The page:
On 29 June 1964 W. N. Loyd and J. E. Smith, Trustees for the 27th Avenue Church of Christ, transferred property at the corner of 27th and Torbett Street to William E. Davis, Jonas E. Nance, Mrs. Myrtle Seay and Mrs. Novella Horton, trustees of Hosea Temple Cumberland Presbyterian Church, for the sum of ten dollars. Thus closed the final chapter of sixty years of ministry of the New Shops Church of Christ. In February 2013, just before I left for Nashville for Abilene I snapped a couple pics of the Hosea Temple Cumberland Presbyterian Church, home in the long ago to New Shops Church:
On 2 June 1905 Alex Perry (an elder with David Lipscomb at South College Street Christian Church) with William Stackman purchased a corner lot in near-west Nashville from Mr and Mrs. M. B. Pilcher. By June 1905 a small band of members from Jo Johnston Avenue Christian Church had met for several months in a vacant store on Stewart Street, on Mrs. Jim Robertson’s front lawn on Clifton Pike and in the J. W. Thomas School.
The lot Perry and Stackman acquired was on the southwest corner of 27th Avenue (then known as Winston Avenue) and Torbett Street. On Thanksgiving Day 1905 several men spent the day working on a building. Dora Wyatt wrote, ‘as soon as there was enough flooring laid to hold a few seats, we moved in and started worshiping in the new building. It was a happy day! After the building was completed, a two weeks’ revival was held by T. B. Larimore.” Thus began the Winston Avenue Church of Christ. Located about a block north of Charlotte Avenue, this neighborhood is north of Centennial Park and two blocks east of present-day I-440/I-40 interchange. Using Charlotte Avenue as a point of reference, remember that West Nashville Christian Church (later renamed Charlotte Avenue Church of Christ) stood at the corner of 46th Avenue and Charlotte, some 20 blocks west. The sponsoring church, Jo Johnston, stood—the building still stands!– at 17th and Jo Johnston, about ten blocks east toward downtown. Here is the Jo Johnston building in 2010, not long vacated by Friendship Missionary Baptist Church:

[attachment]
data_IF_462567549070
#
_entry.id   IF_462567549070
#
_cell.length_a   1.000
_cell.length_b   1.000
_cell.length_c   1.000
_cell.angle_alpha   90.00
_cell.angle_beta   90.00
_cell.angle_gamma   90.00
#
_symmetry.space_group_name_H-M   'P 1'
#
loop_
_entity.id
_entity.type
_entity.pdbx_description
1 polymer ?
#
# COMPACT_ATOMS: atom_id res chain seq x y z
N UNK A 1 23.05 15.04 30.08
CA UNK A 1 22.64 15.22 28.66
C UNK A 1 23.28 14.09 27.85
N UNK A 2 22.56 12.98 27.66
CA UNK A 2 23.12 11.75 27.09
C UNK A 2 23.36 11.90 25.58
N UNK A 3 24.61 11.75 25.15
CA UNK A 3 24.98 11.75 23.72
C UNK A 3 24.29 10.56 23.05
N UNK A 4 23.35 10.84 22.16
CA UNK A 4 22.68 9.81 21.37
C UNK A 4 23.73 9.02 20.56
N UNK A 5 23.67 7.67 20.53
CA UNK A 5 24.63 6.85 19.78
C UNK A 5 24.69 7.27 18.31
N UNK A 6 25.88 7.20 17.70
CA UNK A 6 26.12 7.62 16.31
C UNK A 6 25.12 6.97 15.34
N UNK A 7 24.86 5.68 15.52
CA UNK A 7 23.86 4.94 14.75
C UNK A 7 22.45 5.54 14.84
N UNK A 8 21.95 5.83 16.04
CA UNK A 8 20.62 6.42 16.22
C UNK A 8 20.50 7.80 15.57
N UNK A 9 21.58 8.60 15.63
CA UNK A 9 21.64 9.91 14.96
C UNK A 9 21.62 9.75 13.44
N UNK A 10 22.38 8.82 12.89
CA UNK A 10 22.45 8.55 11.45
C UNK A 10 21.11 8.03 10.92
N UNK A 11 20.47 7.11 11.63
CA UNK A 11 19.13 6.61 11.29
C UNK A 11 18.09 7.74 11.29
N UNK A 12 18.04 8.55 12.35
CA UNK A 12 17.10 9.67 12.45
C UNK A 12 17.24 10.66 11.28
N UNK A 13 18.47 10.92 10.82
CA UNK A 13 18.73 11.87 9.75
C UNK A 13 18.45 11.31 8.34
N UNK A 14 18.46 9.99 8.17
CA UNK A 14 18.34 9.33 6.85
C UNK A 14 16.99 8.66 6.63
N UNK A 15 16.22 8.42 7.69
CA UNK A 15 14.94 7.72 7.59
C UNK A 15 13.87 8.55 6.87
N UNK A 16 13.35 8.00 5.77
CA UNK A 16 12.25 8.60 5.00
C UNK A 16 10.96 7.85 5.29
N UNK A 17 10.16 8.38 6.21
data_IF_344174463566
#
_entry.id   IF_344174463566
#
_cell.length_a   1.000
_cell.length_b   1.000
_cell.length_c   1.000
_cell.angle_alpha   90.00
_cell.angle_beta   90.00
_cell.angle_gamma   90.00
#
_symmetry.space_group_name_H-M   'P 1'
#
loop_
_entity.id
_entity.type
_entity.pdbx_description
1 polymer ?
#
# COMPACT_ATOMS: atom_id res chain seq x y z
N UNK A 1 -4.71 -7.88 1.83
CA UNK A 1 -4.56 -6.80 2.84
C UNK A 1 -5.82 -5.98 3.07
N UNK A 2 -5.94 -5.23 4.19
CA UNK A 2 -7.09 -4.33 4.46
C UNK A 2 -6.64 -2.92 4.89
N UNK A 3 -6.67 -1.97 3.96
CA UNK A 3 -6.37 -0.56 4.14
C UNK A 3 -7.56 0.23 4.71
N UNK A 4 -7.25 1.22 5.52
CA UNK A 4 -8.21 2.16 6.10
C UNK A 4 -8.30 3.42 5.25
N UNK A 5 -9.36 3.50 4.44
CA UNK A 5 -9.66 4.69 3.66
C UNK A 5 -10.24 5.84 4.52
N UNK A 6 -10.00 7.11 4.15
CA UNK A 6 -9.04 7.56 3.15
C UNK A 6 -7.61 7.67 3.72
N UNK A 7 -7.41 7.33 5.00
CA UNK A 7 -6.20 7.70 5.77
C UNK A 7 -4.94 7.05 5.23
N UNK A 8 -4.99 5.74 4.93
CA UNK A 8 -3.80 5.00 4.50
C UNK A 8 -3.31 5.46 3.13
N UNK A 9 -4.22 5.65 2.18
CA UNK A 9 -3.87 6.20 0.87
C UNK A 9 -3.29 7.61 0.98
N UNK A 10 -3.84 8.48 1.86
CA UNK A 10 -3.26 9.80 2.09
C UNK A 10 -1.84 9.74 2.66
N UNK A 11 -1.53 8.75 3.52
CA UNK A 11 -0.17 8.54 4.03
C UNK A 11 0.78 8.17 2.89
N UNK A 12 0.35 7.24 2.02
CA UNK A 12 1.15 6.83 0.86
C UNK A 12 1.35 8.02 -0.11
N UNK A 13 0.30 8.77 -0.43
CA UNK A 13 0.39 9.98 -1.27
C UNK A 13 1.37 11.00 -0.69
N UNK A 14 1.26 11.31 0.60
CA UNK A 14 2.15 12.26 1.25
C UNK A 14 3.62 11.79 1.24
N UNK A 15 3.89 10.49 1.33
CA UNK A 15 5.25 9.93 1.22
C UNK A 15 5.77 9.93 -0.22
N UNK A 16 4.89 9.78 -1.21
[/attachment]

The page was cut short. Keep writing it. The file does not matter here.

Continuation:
The focal point of the neighborhood was the railroad repair shops for L&N Railroad built along Charlotte Avenue just north of Centenntial Park. These shops, the ‘new’ shops as opposed to former location near downtown, were a hub of activity. Among the most efficient anywhere, purportedly the most efficient south of the Ohio River, the Louisville and Nashville Railroad shops when opened were valued at $300,000. It appears then, that the constituents of the neighborhood churches, New Shops Church of Christ among them, were the working class whose skilled labor kept a Southern railroad machine humming.
Here are the Shops ca. 1940 from Tennessee State Library Archives online digital photograph and image database. The road cutting from 9 o’clock on your left up to the 12 o’clock position is Charlotte Avenue. To your right past 3 o’clock is Centennial Park. New Shops Church was located just out of sight of the photo in the 11 o’clock position.
The 1908 City Atlas knows of New Shops Church, but identifies it only as ‘Campbellite Ch.”:
I assume the school above (in pink…it was brick) on Torbett is the J. W. Thomas School to which Dora Wyatt refers in her 1939 historical sketch.